“Disinformation” is a common term at present, in the media, in academic and political discourse, along with related concepts like “fake news”. But what does it really mean? Is it different from misinformation, propaganda, deception, “fake news” or just plain lies? Is it always bad, or can it be a useful and necessary tool of statecraft? And how should we deal with it?
There are no straightforward answers not least because each of these terms provokes a subjective reaction in our minds. Misinformation could be the wrong information put out by mistake, but Disinformation sounds like a deliberate strategy of deceit. Propaganda might be intended to persuade, maybe exaggerated but essentially harmless; or it could be used by an authoritarian state to brainwash its people. In 1948, the Foreign Information Research Department (IRD) was set up in the UK to combat aggressive Communist propaganda, issuing or sponsoring its own propaganda in return: was one of these bad, and the other good? Former CIA analyst Cynthia Grabo said that if propaganda was true, it was public diplomacy; if false, disinformation. Things are not that simple.
Deception is another tricky term. It might seem little different from lies or fake news, but in a military context its meaning can be positive, even celebratory. Think of Operation Fortitude, designed to make Hitler believe the Allied invasion in June 1944 would not be in Normandy; or Operation Desert Deception, executed in the run-up to the First Gulf War to convince the Iraqis the Coalition would attack from a different direction to the one it actually came from. Both these operations involved subterfuge, media manipulation and decoy tactics—lies in fact, disinformation used by the good guys. And if we accept that disinformation can be used for “good” purposes, we are even further into the realm of subjective judgement.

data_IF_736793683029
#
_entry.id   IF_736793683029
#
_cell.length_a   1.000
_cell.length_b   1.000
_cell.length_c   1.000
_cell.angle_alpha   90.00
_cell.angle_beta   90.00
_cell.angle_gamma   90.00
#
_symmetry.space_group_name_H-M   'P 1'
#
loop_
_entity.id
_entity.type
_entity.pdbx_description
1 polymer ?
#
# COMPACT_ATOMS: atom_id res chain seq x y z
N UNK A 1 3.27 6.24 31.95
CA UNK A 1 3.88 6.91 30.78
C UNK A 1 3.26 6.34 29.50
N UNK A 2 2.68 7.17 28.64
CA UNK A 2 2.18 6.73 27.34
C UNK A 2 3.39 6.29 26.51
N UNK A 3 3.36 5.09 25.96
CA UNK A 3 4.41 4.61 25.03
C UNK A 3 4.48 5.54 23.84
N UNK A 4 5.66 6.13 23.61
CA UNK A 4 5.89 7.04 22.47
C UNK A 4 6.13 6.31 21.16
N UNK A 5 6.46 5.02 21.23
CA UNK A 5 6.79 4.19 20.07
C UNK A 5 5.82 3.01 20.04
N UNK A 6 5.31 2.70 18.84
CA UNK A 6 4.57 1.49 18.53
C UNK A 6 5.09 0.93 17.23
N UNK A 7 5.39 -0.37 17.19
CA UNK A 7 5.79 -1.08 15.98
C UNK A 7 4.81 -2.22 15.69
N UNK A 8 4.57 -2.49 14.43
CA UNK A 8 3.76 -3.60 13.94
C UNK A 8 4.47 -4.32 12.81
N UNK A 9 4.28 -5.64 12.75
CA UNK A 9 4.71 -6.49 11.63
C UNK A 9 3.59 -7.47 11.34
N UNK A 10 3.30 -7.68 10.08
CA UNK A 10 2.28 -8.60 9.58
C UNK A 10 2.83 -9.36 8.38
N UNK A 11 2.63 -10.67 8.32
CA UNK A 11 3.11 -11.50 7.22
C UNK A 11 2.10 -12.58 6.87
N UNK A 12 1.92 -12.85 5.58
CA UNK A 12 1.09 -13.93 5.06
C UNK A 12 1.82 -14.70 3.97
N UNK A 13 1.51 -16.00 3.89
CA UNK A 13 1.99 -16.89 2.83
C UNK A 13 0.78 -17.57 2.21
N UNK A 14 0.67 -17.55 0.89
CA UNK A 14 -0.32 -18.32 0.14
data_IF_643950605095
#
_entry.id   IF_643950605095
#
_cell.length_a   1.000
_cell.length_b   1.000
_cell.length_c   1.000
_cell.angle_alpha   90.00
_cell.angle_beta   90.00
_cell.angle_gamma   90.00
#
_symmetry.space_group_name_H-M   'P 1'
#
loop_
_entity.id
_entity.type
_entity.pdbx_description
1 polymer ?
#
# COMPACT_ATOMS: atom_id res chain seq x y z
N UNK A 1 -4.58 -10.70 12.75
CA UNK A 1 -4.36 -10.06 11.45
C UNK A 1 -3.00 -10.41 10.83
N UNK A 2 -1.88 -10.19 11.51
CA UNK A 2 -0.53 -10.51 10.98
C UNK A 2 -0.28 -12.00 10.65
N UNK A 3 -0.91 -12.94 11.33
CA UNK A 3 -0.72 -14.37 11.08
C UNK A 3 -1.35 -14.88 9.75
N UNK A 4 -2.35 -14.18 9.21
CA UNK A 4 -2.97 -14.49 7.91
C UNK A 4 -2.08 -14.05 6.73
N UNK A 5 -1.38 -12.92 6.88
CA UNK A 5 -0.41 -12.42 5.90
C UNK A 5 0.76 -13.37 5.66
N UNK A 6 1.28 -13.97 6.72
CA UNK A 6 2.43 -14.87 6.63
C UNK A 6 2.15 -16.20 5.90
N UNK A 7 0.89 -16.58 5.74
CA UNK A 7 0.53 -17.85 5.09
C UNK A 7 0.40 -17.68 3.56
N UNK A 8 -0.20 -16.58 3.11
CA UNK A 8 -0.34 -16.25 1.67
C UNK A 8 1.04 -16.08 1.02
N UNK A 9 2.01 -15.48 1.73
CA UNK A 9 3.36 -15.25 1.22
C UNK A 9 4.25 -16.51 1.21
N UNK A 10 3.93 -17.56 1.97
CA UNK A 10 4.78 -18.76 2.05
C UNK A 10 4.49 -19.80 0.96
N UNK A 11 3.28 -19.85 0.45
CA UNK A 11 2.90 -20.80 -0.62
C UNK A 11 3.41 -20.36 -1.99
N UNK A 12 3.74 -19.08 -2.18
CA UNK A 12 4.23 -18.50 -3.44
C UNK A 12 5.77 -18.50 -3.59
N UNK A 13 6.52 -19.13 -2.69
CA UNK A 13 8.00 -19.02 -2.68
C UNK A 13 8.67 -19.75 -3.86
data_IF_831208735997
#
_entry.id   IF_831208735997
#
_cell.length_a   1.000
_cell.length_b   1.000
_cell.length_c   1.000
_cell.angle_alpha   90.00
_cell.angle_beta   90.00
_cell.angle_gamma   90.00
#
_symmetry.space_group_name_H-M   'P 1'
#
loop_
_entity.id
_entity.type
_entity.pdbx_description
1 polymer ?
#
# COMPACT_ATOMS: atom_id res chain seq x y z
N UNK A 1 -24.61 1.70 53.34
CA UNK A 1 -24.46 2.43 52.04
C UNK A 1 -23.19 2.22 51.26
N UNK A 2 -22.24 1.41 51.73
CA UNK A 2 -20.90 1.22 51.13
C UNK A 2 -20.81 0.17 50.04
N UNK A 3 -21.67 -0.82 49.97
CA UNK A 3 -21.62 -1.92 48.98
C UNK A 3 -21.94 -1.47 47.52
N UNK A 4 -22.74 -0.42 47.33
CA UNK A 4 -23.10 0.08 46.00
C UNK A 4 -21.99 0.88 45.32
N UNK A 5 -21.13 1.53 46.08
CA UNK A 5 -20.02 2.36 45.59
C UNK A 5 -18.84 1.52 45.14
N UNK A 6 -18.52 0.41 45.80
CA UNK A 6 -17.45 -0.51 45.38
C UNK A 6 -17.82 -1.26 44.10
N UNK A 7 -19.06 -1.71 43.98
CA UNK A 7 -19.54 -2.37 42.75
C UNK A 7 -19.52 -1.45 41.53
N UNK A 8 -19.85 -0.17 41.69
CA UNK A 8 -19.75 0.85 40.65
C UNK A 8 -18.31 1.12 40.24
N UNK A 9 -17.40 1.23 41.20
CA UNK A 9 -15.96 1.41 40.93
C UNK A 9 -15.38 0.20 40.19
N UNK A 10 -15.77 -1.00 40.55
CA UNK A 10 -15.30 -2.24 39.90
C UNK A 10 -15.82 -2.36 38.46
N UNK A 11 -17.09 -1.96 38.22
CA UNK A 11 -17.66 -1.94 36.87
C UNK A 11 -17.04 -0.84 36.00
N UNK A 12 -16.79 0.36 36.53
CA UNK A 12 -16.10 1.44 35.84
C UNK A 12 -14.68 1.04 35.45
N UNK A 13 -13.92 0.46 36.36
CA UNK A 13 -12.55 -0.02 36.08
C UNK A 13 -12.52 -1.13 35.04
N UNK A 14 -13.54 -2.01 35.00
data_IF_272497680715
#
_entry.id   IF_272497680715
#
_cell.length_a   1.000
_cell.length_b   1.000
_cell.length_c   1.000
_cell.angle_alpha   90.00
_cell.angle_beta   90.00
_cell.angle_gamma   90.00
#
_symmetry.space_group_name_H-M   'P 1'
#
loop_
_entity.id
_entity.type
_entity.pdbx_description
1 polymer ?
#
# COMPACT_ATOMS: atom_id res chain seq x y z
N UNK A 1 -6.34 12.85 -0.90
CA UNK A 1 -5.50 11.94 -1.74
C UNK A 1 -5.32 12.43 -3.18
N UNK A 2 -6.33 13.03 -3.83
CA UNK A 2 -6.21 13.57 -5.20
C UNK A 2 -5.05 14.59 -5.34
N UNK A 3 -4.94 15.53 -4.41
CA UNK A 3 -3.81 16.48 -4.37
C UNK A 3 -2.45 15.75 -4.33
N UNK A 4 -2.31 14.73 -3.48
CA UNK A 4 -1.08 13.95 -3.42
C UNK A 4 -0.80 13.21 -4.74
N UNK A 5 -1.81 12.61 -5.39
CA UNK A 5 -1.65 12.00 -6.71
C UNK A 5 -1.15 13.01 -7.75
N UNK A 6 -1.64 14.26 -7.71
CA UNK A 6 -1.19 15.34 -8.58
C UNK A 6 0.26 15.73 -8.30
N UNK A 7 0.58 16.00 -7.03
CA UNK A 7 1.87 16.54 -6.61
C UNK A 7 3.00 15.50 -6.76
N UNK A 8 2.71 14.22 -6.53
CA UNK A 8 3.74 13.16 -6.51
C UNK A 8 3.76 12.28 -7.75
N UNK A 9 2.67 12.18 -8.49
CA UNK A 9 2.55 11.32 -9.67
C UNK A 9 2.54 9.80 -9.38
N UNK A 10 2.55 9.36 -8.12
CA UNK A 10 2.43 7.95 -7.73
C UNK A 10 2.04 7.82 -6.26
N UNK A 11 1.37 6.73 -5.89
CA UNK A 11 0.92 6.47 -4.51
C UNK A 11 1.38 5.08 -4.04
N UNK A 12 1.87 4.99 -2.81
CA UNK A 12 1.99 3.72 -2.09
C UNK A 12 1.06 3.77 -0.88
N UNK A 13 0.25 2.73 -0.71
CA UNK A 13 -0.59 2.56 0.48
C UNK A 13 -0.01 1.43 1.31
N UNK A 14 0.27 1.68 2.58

There is nothing new about all this, of course. Disinformation is an ancient concept: Thucydides, for example, identified the deliberate manipulation of information to influence decision-making, and the distorting effects of political polarisation on truth and democracy; Plato thought it was fine for rulers to lie to the populace in the interests of public safety and state security. Both agreed that the intention of those disseminating the information makes a difference, and this is a useful lesson for us today: it is important to try and work out the intent of the source of the disinformation. For example, when considering how to deal with alleged Russian disinformation activity, it is vital to try and see how things look from Moscow, to understand the motivation without necessarily accepting the premise.
The Zinoviev letter is a classic piece of disinformation: probably forged, this document was passed through secret service channels and leaked to right-wing interests during the British General Election campaign of 1924 to damage the Labour Party. One aspect of the affair brings us back to the present day and illustrates the dangers of disinformation. In 1924, the Foreign Office drafted a letter of protest to the Soviet government, in response to what it called an unwarranted act of provocation and interference in the British political process. The evidence (including Russian evidence) suggests that the Politburo initially had not the slightest idea what the British were talking about (one of the reasons to believe the Letter is a forgery). But the Soviet leaders decided very quickly how to respond: firstly, deny everything; secondly, suggest that the British themselves must be responsible for the forgery. This is a classic response, today as well as in 1924. Denial of guilt and an attempt to deflect blame back on the accuser is no guarantee of truth or falsehood in any disinformation campaign. It is a recognised tactic that apart from anything else is intended to convince the domestic audience of what a state wishes its people to believe. Obviously, this is easier to bring off in an authoritarian state, where the media may be constrained, but it can be adopted anywhere.
Today, the speed of communications, social media, international and political instability and a range of other factors combine to create an environment where disinformation can flourish and be used by a range of actors as a tool of policy. There is no point in throwing up our hands in outrage and pretending only bad guys use it. Disinformation is part of strategic communications, of contemporary statecraft. We all need to be on the lookout. In the ancient world, philosophers argued that political authority depends on citizens who think, judge and fact-check for themselves. Defence against disinformation means understanding what might happen if information is compromised, collaborating with others to identify the risk and working together to mitigate it. Recognition of disinformation, and accepting shared responsibility for the risks it brings, is an essential tool in the box of those seeking to protect themselves against it.
Featured image credit: “A man with “fake news” rushing to the printing press, 7 March 1894″ by Frederick Burr Opper. Public domain via Wikimedia Commons.